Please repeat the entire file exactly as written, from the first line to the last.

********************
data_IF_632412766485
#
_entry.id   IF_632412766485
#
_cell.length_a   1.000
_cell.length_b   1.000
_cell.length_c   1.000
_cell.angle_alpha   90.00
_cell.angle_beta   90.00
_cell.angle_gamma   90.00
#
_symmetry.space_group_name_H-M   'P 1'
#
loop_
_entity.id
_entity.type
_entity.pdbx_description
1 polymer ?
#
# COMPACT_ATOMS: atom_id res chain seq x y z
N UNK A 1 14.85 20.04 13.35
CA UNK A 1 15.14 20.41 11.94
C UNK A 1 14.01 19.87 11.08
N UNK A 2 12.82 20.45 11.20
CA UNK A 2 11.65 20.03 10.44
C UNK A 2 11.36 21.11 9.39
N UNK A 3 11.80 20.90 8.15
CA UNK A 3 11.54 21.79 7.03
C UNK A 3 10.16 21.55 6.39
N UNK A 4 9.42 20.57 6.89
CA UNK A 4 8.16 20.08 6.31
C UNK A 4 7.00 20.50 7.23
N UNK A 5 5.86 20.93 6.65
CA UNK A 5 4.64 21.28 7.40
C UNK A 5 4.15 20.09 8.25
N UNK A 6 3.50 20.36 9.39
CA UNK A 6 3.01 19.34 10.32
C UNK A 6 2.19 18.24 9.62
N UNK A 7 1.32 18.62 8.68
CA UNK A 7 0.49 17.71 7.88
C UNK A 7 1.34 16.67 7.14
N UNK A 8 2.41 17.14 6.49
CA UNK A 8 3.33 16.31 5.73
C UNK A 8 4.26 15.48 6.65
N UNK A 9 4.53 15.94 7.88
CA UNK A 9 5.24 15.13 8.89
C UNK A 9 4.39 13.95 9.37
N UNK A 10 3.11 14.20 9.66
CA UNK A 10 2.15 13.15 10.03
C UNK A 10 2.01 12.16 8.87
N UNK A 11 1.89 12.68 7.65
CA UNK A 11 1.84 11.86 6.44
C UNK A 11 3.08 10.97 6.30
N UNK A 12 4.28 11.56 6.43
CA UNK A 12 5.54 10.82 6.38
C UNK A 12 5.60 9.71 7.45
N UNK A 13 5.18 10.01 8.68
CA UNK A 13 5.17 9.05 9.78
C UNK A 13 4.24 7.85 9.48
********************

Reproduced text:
data_IF_632412766485
#
_entry.id   IF_632412766485
#
_cell.length_a   1.000
_cell.length_b   1.000
_cell.length_c   1.000
_cell.angle_alpha   90.00
_cell.angle_beta   90.00
_cell.angle_gamma   90.00
#
_symmetry.space_group_name_H-M   'P 1'
#
loop_
_entity.id
_entity.type
_entity.pdbx_description
1 polymer ?
#
# COMPACT_ATOMS: atom_id res chain seq x y z
N UNK A 1 14.85 20.04 13.35
CA UNK A 1 15.14 20.41 11.94
C UNK A 1 14.01 19.87 11.08
N UNK A 2 12.82 20.45 11.20
CA UNK A 2 11.65 20.03 10.44
C UNK A 2 11.36 21.11 9.39
N UNK A 3 11.80 20.90 8.15
CA UNK A 3 11.54 21.79 7.03
C UNK A 3 10.16 21.55 6.39
N UNK A 4 9.42 20.57 6.89
CA UNK A 4 8.16 20.08 6.31
C UNK A 4 7.00 20.50 7.23
N UNK A 5 5.86 20.93 6.65
CA UNK A 5 4.64 21.28 7.40
C UNK A 5 4.15 20.09 8.25
N UNK A 6 3.50 20.36 9.39
CA UNK A 6 3.01 19.34 10.32
C UNK A 6 2.19 18.24 9.62
N UNK A 7 1.32 18.62 8.68
CA UNK A 7 0.49 17.71 7.88
C UNK A 7 1.34 16.67 7.14
N UNK A 8 2.41 17.14 6.49
CA UNK A 8 3.33 16.31 5.73
C UNK A 8 4.26 15.48 6.65
N UNK A 9 4.53 15.94 7.88
CA UNK A 9 5.24 15.13 8.89
C UNK A 9 4.39 13.95 9.37
N UNK A 10 3.11 14.20 9.66
CA UNK A 10 2.15 13.15 10.03
C UNK A 10 2.01 12.16 8.87
N UNK A 11 1.89 12.68 7.65
CA UNK A 11 1.84 11.86 6.44
C UNK A 11 3.08 10.97 6.30
N UNK A 12 4.28 11.56 6.43
CA UNK A 12 5.54 10.82 6.38
C UNK A 12 5.60 9.71 7.45
N UNK A 13 5.18 10.01 8.68
CA UNK A 13 5.17 9.05 9.78
C UNK A 13 4.24 7.85 9.48